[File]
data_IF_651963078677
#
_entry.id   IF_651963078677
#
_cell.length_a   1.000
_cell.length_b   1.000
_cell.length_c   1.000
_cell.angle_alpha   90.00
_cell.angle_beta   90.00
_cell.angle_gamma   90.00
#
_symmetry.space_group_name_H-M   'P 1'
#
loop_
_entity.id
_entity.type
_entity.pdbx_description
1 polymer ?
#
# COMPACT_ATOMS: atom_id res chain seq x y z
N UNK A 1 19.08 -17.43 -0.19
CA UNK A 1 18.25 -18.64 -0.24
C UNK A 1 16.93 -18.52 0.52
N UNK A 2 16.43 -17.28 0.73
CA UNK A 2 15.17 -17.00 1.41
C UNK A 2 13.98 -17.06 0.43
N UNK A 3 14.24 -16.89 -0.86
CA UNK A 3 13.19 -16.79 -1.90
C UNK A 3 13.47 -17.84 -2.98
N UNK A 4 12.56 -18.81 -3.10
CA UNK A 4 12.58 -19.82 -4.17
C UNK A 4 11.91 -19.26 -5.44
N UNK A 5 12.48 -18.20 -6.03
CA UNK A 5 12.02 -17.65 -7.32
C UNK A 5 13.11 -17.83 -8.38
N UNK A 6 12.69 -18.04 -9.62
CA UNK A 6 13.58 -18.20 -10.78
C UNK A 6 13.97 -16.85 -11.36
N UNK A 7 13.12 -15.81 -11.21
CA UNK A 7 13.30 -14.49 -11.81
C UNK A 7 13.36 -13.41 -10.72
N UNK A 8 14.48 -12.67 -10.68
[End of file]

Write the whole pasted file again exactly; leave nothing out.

data_IF_651963078677
#
_entry.id   IF_651963078677
#
_cell.length_a   1.000
_cell.length_b   1.000
_cell.length_c   1.000
_cell.angle_alpha   90.00
_cell.angle_beta   90.00
_cell.angle_gamma   90.00
#
_symmetry.space_group_name_H-M   'P 1'
#
loop_
_entity.id
_entity.type
_entity.pdbx_description
1 polymer ?
#
# COMPACT_ATOMS: atom_id res chain seq x y z
N UNK A 1 19.08 -17.43 -0.19
CA UNK A 1 18.25 -18.64 -0.24
C UNK A 1 16.93 -18.52 0.52
N UNK A 2 16.43 -17.28 0.73
CA UNK A 2 15.17 -17.00 1.41
C UNK A 2 13.98 -17.06 0.43
N UNK A 3 14.24 -16.89 -0.86
CA UNK A 3 13.19 -16.79 -1.90
C UNK A 3 13.47 -17.84 -2.98
N UNK A 4 12.56 -18.81 -3.10
CA UNK A 4 12.58 -19.82 -4.17
C UNK A 4 11.91 -19.26 -5.44
N UNK A 5 12.48 -18.20 -6.03
CA UNK A 5 12.02 -17.65 -7.32
C UNK A 5 13.11 -17.83 -8.38
N UNK A 6 12.69 -18.04 -9.62
CA UNK A 6 13.58 -18.20 -10.78
C UNK A 6 13.97 -16.85 -11.36
N UNK A 7 13.12 -15.81 -11.21
CA UNK A 7 13.30 -14.49 -11.81
C UNK A 7 13.36 -13.41 -10.72
N UNK A 8 14.48 -12.67 -10.68